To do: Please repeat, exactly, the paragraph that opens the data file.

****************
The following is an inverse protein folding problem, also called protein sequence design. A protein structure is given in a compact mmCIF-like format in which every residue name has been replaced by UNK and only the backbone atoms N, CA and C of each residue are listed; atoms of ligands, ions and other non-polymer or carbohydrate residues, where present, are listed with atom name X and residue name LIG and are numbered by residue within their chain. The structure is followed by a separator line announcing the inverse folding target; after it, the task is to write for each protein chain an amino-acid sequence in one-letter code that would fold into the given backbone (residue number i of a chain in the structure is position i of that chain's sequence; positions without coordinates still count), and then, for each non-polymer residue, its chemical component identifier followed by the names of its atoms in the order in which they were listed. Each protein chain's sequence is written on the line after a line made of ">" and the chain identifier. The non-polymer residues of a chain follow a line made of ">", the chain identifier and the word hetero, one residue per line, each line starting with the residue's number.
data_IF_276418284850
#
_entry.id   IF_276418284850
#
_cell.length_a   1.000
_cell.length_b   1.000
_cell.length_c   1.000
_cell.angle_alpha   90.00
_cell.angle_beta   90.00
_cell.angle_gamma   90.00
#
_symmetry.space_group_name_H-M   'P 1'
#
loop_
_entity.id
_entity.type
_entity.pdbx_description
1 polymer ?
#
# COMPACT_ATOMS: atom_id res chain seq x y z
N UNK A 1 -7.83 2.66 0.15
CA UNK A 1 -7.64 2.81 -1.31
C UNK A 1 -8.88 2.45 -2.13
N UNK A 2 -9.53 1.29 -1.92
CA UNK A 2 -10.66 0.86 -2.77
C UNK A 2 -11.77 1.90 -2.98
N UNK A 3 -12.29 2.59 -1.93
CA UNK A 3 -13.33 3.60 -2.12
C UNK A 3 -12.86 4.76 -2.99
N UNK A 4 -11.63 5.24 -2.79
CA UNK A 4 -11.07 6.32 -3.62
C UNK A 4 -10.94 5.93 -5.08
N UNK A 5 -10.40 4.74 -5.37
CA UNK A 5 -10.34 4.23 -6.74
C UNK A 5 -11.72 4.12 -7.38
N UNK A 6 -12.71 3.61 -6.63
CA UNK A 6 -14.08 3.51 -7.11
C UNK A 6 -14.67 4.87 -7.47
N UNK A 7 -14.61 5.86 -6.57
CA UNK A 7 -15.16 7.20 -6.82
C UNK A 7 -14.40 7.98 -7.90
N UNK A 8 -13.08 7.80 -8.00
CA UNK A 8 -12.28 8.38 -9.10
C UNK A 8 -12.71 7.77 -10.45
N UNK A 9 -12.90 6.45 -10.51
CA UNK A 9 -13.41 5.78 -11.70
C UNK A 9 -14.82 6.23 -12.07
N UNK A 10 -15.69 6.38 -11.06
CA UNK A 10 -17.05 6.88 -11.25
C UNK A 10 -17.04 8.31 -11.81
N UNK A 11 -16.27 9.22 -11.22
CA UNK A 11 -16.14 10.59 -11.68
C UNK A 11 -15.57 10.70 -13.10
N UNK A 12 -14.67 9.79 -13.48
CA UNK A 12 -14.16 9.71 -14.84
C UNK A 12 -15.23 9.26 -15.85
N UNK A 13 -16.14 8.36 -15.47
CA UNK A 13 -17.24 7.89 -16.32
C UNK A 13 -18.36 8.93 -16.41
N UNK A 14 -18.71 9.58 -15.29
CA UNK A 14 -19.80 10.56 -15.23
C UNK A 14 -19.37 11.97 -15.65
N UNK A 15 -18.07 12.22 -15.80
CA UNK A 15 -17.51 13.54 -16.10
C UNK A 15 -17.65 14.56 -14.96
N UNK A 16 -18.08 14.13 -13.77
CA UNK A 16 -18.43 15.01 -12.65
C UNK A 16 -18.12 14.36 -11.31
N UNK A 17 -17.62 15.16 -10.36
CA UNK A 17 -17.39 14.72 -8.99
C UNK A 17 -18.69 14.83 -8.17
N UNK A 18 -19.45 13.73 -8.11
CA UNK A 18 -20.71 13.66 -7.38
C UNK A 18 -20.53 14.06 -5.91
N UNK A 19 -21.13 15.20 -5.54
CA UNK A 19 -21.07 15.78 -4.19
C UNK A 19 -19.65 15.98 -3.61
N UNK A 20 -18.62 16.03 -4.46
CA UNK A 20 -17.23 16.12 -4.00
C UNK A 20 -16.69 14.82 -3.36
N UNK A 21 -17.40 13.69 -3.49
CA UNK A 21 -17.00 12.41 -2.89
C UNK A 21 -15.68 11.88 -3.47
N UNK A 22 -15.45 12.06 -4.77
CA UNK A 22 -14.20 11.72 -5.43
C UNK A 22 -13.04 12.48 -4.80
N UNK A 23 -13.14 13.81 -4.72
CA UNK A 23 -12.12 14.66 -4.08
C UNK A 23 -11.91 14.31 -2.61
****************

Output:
The following is an inverse protein folding problem, also called protein sequence design. A protein structure is given in a compact mmCIF-like format in which every residue name has been replaced by UNK and only the backbone atoms N, CA and C of each residue are listed; atoms of ligands, ions and other non-polymer or carbohydrate residues, where present, are listed with atom name X and residue name LIG and are numbered by residue within their chain. The structure is followed by a separator line announcing the inverse folding target; after it, the task is to write for each protein chain an amino-acid sequence in one-letter code that would fold into the given backbone (residue number i of a chain in the structure is position i of that chain's sequence; positions without coordinates still count), and then, for each non-polymer residue, its chemical component identifier followed by the names of its atoms in the order in which they were listed. Each protein chain's sequence is written on the line after a line made of ">" and the chain identifier. The non-polymer residues of a chain follow a line made of ">", the chain identifier and the word hetero, one residue per line, each line starting with the residue's number.